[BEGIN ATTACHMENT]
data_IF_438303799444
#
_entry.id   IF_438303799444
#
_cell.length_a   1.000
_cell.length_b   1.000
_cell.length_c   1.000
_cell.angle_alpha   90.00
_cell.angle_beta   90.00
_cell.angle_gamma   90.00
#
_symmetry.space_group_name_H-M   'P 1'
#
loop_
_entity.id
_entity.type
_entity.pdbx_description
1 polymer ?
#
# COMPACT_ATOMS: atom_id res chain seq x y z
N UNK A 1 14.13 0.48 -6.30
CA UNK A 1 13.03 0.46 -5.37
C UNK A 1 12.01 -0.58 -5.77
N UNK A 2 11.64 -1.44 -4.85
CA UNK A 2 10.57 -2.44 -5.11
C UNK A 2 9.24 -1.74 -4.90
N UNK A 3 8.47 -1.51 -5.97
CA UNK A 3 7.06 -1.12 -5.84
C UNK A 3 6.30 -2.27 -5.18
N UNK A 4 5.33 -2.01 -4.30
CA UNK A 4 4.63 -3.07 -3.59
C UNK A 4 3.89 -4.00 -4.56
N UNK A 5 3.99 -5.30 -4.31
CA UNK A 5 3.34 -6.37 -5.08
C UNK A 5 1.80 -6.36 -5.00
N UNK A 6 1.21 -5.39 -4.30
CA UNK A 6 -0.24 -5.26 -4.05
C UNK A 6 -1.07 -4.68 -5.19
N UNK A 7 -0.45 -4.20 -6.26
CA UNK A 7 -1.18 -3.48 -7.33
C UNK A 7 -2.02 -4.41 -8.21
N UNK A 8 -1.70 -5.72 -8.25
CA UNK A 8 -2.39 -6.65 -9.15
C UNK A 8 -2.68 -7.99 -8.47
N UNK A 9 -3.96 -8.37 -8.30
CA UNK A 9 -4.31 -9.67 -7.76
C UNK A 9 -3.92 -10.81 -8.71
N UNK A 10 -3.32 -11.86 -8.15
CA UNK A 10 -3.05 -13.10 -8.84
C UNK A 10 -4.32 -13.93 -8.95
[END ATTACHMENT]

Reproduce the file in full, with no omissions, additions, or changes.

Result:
data_IF_438303799444
#
_entry.id   IF_438303799444
#
_cell.length_a   1.000
_cell.length_b   1.000
_cell.length_c   1.000
_cell.angle_alpha   90.00
_cell.angle_beta   90.00
_cell.angle_gamma   90.00
#
_symmetry.space_group_name_H-M   'P 1'
#
loop_
_entity.id
_entity.type
_entity.pdbx_description
1 polymer ?
#
# COMPACT_ATOMS: atom_id res chain seq x y z
N UNK A 1 14.13 0.48 -6.30
CA UNK A 1 13.03 0.46 -5.37
C UNK A 1 12.01 -0.58 -5.77
N UNK A 2 11.64 -1.44 -4.85
CA UNK A 2 10.57 -2.44 -5.11
C UNK A 2 9.24 -1.74 -4.90
N UNK A 3 8.47 -1.51 -5.97
CA UNK A 3 7.06 -1.12 -5.84
C UNK A 3 6.30 -2.27 -5.18
N UNK A 4 5.33 -2.01 -4.30
CA UNK A 4 4.63 -3.07 -3.59
C UNK A 4 3.89 -4.00 -4.56
N UNK A 5 3.99 -5.30 -4.31
CA UNK A 5 3.34 -6.37 -5.08
C UNK A 5 1.80 -6.36 -5.00
N UNK A 6 1.21 -5.39 -4.30
CA UNK A 6 -0.24 -5.26 -4.05
C UNK A 6 -1.07 -4.68 -5.19
N UNK A 7 -0.45 -4.20 -6.26
CA UNK A 7 -1.18 -3.48 -7.33
C UNK A 7 -2.02 -4.41 -8.21
N UNK A 8 -1.70 -5.72 -8.25
CA UNK A 8 -2.39 -6.65 -9.15
C UNK A 8 -2.68 -7.99 -8.47
N UNK A 9 -3.96 -8.37 -8.30
CA UNK A 9 -4.31 -9.67 -7.76
C UNK A 9 -3.92 -10.81 -8.71
N UNK A 10 -3.32 -11.86 -8.15
CA UNK A 10 -3.05 -13.10 -8.84
C UNK A 10 -4.32 -13.93 -8.95